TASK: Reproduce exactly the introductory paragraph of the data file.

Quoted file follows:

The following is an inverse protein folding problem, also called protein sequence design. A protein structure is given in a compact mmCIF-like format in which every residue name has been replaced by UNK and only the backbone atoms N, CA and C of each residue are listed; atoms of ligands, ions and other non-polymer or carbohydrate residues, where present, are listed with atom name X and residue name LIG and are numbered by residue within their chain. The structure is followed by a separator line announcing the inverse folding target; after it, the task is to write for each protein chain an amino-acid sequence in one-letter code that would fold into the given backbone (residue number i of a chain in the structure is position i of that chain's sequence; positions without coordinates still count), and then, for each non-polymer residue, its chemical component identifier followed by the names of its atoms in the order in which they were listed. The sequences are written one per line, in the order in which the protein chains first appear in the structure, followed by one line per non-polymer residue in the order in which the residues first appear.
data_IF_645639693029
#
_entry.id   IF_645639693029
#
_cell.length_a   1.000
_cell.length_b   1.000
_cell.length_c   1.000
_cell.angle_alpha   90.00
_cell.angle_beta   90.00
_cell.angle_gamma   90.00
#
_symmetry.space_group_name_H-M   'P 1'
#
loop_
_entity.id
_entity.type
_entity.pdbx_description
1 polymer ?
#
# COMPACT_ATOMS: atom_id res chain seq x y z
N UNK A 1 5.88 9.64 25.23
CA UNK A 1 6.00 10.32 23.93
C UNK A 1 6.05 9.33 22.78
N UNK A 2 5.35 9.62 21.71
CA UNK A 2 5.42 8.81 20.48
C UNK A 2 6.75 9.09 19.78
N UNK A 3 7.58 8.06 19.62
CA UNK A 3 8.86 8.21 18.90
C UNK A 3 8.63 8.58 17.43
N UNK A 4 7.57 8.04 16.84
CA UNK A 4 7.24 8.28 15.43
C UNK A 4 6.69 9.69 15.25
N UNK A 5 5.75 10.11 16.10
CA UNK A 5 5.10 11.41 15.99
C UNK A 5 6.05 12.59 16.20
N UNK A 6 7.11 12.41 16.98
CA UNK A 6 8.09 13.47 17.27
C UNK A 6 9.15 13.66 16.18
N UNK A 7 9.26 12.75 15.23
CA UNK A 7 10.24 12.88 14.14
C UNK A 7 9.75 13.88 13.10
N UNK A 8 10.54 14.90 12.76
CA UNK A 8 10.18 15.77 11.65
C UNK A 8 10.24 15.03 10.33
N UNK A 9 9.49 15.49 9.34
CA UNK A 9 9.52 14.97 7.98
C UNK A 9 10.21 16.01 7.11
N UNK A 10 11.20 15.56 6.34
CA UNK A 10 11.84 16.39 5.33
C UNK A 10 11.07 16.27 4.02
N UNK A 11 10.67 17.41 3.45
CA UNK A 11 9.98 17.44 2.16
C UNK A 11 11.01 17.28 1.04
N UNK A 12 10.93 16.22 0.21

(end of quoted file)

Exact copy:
The following is an inverse protein folding problem, also called protein sequence design. A protein structure is given in a compact mmCIF-like format in which every residue name has been replaced by UNK and only the backbone atoms N, CA and C of each residue are listed; atoms of ligands, ions and other non-polymer or carbohydrate residues, where present, are listed with atom name X and residue name LIG and are numbered by residue within their chain. The structure is followed by a separator line announcing the inverse folding target; after it, the task is to write for each protein chain an amino-acid sequence in one-letter code that would fold into the given backbone (residue number i of a chain in the structure is position i of that chain's sequence; positions without coordinates still count), and then, for each non-polymer residue, its chemical component identifier followed by the names of its atoms in the order in which they were listed. The sequences are written one per line, in the order in which the protein chains first appear in the structure, followed by one line per non-polymer residue in the order in which the residues first appear.